S..i..n..k..i..n..g

What do you envision when you hear the word “sinking”? Do you feel the heaviness? The helpless feeling as your feet flap around to find a firm ground. A bit of struggle, may be? Or a resigned state; as the saying goes in Tamil, “When water goes above your head, how does it matter if it is a few feet or few metres?” (Thalaikku mela saan pona enna; muzham pona enna…)

And for a non-swimmer like me (my secret is out!), the word translates to “panic”. End of life as I know it. Hopelessness. At least momentarily.

But when such a thing really happened to me, I was surprised to see how calm I was. We were in a beach near Trivandrum, on a vacation with the extended family, kids playing with the ocean waves, in spite of warning signs on the beach forebading us from venturing into the rough waters of the Arabian sea.

There is another saying in Tamil. “Two things are never tiring to look at – Elephant and the sea”. Sea is a fascinating sight and waves are always inviting. So we couldn’t contain the excitement and were splashing around when one of the family members fell down and she scrambled to get up on her feet, I spotted a huge wave coming in. Before we were ready the wave was upon all of us, completely submerging me.  I felt water go over my head. My feet were not exactly flapping but the sea floor beneath was gently pulling me in, conniving with the waves, hugging me and dragging me gently into its deep troughs. I remember thinking, “This is how the tsunami must have felt”.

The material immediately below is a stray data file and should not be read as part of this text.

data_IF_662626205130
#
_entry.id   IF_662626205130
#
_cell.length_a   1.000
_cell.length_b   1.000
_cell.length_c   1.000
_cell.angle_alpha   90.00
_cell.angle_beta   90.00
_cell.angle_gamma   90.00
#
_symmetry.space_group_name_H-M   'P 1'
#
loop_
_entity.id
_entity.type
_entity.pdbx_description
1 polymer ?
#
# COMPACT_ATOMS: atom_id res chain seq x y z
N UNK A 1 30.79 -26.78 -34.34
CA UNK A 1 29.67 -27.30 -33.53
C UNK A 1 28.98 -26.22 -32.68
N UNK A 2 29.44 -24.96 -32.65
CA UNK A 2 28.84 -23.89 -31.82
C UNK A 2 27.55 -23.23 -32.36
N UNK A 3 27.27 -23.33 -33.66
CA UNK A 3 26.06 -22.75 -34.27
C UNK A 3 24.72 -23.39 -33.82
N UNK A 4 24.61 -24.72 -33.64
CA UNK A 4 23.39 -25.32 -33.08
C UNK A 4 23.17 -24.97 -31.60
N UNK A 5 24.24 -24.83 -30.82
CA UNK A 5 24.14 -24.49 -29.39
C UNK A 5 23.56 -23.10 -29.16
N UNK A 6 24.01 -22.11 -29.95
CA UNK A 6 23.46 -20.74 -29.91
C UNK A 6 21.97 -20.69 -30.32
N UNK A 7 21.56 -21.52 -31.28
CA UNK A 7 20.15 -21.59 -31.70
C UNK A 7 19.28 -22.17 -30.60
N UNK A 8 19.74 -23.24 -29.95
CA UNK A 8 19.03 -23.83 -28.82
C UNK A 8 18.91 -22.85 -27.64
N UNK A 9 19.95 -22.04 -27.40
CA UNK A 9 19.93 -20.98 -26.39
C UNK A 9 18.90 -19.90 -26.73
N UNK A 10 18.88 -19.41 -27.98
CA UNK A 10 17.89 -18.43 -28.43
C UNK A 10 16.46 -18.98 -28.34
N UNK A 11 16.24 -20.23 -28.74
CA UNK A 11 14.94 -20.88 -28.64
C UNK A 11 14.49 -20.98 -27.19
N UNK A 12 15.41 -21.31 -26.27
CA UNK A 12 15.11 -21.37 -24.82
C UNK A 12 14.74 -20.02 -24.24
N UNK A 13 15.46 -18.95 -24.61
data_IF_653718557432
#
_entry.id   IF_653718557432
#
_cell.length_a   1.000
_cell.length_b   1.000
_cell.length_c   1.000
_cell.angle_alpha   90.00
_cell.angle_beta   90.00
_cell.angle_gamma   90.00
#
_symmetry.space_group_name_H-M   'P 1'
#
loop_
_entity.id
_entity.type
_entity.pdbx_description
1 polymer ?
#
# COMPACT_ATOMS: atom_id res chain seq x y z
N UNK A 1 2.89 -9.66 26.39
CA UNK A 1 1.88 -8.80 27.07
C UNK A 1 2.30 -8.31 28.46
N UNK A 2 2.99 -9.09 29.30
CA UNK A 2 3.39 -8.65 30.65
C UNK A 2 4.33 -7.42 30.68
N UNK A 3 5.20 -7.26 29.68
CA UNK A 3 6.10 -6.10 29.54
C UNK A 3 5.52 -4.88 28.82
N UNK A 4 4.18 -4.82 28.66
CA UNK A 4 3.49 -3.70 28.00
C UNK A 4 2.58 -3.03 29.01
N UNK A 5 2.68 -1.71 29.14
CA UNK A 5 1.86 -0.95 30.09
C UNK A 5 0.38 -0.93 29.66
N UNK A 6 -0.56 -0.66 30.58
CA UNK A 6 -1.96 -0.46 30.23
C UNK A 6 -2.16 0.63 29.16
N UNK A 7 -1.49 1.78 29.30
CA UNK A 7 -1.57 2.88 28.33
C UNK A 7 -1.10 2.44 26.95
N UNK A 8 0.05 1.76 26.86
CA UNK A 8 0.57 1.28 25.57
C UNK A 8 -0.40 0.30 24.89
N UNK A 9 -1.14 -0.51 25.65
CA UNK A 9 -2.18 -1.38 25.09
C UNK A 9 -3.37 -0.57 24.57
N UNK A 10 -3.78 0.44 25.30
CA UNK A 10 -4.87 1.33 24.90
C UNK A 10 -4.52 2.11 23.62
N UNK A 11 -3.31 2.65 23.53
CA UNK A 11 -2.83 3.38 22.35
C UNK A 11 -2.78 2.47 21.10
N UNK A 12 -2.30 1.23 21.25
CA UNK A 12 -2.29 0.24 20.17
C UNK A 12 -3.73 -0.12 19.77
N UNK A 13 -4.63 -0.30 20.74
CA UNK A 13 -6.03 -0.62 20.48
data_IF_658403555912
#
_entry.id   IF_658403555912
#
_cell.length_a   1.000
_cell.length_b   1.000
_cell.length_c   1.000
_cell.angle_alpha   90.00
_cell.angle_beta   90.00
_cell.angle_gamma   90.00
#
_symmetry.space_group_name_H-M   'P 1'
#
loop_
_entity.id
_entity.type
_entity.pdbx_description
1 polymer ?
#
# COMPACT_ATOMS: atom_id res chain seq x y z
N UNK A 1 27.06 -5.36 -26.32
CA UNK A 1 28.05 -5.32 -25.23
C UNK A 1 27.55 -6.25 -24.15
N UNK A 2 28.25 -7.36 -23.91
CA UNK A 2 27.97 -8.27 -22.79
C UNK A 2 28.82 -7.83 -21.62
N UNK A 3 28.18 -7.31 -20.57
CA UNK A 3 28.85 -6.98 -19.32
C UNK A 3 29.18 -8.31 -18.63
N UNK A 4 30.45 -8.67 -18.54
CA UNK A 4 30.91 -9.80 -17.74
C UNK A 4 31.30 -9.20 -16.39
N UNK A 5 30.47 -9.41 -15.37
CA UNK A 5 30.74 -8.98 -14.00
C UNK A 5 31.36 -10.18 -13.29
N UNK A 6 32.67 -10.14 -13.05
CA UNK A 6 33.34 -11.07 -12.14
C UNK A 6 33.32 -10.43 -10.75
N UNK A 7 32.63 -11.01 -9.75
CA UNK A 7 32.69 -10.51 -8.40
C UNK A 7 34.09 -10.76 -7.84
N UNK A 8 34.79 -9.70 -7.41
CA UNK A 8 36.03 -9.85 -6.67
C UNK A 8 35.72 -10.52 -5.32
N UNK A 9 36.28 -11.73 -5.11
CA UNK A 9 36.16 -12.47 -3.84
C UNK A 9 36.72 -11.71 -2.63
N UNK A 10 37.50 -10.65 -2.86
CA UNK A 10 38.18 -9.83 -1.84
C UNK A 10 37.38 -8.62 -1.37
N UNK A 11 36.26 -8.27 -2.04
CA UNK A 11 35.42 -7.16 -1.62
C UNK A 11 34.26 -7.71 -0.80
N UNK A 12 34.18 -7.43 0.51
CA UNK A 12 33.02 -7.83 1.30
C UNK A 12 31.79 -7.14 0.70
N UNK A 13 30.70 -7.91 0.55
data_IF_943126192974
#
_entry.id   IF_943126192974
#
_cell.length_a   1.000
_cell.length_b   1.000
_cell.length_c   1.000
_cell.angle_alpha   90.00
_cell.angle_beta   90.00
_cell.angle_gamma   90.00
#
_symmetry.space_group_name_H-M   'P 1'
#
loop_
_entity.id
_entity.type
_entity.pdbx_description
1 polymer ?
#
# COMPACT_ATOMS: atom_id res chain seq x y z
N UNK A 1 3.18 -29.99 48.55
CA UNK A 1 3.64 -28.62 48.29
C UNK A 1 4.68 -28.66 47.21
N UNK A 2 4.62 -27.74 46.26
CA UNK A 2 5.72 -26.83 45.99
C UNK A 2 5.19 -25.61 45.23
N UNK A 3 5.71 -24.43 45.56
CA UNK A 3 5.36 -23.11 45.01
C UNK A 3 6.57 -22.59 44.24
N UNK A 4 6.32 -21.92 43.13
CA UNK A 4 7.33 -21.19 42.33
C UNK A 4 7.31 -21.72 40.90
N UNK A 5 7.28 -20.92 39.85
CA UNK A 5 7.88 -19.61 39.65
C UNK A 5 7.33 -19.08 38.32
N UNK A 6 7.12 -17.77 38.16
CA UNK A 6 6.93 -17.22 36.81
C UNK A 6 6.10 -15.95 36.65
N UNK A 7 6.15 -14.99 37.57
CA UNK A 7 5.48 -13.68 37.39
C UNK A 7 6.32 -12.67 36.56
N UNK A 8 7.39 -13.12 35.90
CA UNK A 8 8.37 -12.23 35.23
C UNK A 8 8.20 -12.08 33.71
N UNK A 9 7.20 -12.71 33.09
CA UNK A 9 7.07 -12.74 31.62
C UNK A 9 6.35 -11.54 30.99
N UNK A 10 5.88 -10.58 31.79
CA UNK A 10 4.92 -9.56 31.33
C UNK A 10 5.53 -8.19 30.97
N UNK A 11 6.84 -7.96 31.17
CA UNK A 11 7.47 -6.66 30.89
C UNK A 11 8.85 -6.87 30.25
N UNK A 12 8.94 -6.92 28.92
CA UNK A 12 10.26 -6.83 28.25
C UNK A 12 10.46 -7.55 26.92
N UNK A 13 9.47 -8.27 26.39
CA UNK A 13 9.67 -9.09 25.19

Of course, I lived to tell all about it! Fortunately there were some fishermen on the shore who spotted us and pulled us out.

But then, not all sinking is hopeless and end of things.

I lived to experience another type of sinking where you intentionally tie weights to your back and go below the rolling waves, deep into the calm currents of the ocean where a whole new world opens up throwing up sea life in all its glory.

I had two months to prepare for my first diving experience, and trust me, for a scaredy cat like me, I needed every minute of that. I spent the time visualizing the very moment you are pushed into the water, backwards – the way it is done with rookies and non-swimmers like me. Gearing up and jumping into the water with all the fun and exhilaration lighting up the air around you – uh, huh – was not for me. I had to be pushed in. I spent time comforting myself that I wouldn’t die from the exercise. Like Aamir Khan in the movie “3 idiots”, I trained my heart to believe All is Well.

I believed it worked, until the diving instructor spotted the fear in my face and tried hard to work me out of it. It is hard to tell now what spooked me more, the upcoming deliberate sinking or all those scary things they talk about pulmonary embolism. Anyways, I did gear up and allow myself to fall backwards and held my breath through all that. When I let go, the sea world that I witnessed was nothing short of breath taking.

As I write this, I feel like I am sinking. In work. There seems to be just too much to do and I can’t seem to find the bottom of it. I wake up later than I would like to and swear to myself  every morningto finish up early and get to bed early. And then I still find myself on my laptop way past 11 PM, way past the time my brain stops working.

And I tell myself – Not all sinking is hopeless. I hold on. To the moments of laughter; a surprise hug from my daughter; food cooked and ready when I arrive home by my sweet mother-in-law; sunshine that comes up after a chilly night.

Life throws up in all its glory moments one needs to be grateful for.

 

 

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